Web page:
Site B on the shores of Skiatook Lake, Okla., is still active, and has a tank battery containing produced water (brine) and oil. The brine is disposed of in the subsurface with this onsite injection well (one of two). Deep-well injection regulations require that injection wells be completed in aquifers with total dissolved solids greater than 10,000 mg/L (milligrams per liter).

An abandoned oil and tar pit.
An abandoned oil and tar pit at Site A, by Skiatook Lake, Okla. In the past sludge from processing and storage tanks was disposed of in shallow pits.

A salt scar at Site A, by Skiatook Lake, Okla.
Prior to environmental regulations in the 1970s, produced water was sometimes disposed of by discharging the water on the ground, which could cause salt scars such as this one at Site A, by Skiatook Lake, Okla.

An aerial view of the salt scar at Site A, Skiatook Lake, Okla.
An aerial view of the salt scar at Site A, Skiatook Lake, Okla., taken during 2004 data-collection activities. Major oil production activities ceased approximately 65 to 70 years ago; however, a salt scar persists to the right (north) of the road. The salt scar was cased by intentional or accidental releases of produced brine. Photo courtesy of the U.S. Environmental Protection Agency.

View from the lower part of a salt scar.
View from the lower part of Site A's main salt scar looking south uphill toward the beginning of the scar. Seepage of salt water from a shallow sandstone aquifer continues, and active salt scarring persists. This area drains into the Cedar Creek arm of Skiatook Lake, Okla.

The lower part of a salt scar looking north.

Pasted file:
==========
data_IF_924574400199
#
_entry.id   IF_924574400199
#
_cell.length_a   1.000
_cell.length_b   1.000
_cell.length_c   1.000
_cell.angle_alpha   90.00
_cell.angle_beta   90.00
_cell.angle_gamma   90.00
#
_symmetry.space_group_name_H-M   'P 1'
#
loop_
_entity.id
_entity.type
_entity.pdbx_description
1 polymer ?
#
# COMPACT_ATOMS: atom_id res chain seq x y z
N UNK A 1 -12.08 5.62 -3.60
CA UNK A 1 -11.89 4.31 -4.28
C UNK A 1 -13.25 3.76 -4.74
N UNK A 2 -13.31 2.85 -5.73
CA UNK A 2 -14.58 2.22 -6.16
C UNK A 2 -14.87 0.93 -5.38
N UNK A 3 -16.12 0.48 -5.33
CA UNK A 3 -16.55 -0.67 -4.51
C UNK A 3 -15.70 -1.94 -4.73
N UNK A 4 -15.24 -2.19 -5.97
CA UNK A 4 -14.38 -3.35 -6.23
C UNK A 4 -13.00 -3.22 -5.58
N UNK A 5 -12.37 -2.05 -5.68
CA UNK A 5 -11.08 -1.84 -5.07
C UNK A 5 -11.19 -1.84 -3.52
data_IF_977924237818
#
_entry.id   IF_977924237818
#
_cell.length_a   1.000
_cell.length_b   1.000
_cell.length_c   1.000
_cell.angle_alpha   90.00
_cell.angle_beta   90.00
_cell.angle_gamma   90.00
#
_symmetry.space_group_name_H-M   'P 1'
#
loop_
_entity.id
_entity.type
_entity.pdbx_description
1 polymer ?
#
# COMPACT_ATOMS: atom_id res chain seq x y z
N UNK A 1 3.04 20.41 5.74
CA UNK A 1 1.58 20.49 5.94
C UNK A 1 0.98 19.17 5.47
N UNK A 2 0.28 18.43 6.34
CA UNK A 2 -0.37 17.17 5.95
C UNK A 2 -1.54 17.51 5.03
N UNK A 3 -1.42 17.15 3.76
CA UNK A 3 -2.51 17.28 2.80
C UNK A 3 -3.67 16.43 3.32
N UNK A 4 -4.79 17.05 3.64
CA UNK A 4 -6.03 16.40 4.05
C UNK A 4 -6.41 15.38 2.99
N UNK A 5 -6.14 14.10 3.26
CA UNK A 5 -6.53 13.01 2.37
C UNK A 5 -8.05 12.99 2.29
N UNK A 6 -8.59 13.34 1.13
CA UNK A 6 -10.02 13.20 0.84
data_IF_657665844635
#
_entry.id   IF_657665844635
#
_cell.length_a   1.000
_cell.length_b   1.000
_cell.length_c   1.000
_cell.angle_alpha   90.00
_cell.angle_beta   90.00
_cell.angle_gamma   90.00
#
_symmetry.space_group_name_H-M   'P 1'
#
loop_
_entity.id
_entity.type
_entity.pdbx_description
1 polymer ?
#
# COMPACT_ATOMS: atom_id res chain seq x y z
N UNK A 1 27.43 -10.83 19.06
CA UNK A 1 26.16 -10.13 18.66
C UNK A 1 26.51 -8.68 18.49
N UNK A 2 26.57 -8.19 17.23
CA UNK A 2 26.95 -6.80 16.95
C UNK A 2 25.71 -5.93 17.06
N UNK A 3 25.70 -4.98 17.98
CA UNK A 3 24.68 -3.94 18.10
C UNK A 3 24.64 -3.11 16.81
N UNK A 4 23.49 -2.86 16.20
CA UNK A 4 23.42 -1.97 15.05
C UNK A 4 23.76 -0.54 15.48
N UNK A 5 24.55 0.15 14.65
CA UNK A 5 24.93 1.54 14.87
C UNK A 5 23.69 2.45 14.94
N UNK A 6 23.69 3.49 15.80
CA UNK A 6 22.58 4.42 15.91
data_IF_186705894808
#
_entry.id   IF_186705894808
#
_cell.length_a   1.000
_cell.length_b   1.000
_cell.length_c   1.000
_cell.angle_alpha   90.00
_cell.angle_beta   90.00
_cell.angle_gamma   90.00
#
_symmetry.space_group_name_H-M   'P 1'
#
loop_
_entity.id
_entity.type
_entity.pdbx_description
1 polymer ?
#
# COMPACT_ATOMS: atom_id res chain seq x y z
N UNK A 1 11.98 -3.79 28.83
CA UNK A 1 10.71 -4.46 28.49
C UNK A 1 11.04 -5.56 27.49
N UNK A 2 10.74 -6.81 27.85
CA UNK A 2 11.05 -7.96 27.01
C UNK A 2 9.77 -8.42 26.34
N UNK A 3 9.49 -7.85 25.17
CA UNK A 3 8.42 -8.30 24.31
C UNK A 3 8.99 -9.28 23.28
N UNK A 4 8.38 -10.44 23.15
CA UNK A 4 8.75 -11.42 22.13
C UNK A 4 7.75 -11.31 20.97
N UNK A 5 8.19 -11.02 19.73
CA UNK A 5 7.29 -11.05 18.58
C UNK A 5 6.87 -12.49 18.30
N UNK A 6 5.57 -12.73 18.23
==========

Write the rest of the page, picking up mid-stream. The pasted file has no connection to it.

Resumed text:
The lower part of Site A's main salt scar looking north to Skiatook Lake, Okla. The small white patches in the foreground are salt accumulations. These salt accumulations can wash into the lake in surface runoff during rain events.

Salt scar downhill from the remains of two brine pits.
Salt scar downhill from the remains of two brine pits at Site A by Skiatook Lake, Okla. Grasses and weeds have partly revegetated the area. Grasses are sparse, however, and only grow where the salt content of the soil is not high.

A view of a salt scar showing erosion. Here the maximum depth of erosion is about 2 meters.
Highly saline produced water that was disposed of at Site A by discharging the water on to the ground caused salt scaring and subsequent erosion. Here the maximum depth of erosion is about 2 meters. Saline water seeps to the surface in the middle of the photo and flows to Skiatook Lake, Okla.

Etching and pitting on sandstone bedrock at Site A, by Skiatook Lake, Okla.
The discharge of produced water on the surface caused extensive erosion of the land surface and etching and pitting of sandstone bedrock at Site A, by Skiatook Lake, Okla.

Highly degraded and weathered oil residues from leaks and spills.
Highly degraded and weathered oil residues from leaks and spills from pipelines and tank batteries are present at Site A, Skiatook Lake, Okla. Microbial action, volatilization, and water washing are most likely responsible for the transformation of spilled oil to the asphaltic and weathered oil observed at the site.

Abandoned well at Site A by Skiatook Lake, Okla.
Abandoned well at Site A by Skiatook Lake, Okla. Improperly sealed, abandoned wells may act as conduits that allow the flow of high saline water into shallow aquifers and onto the surface.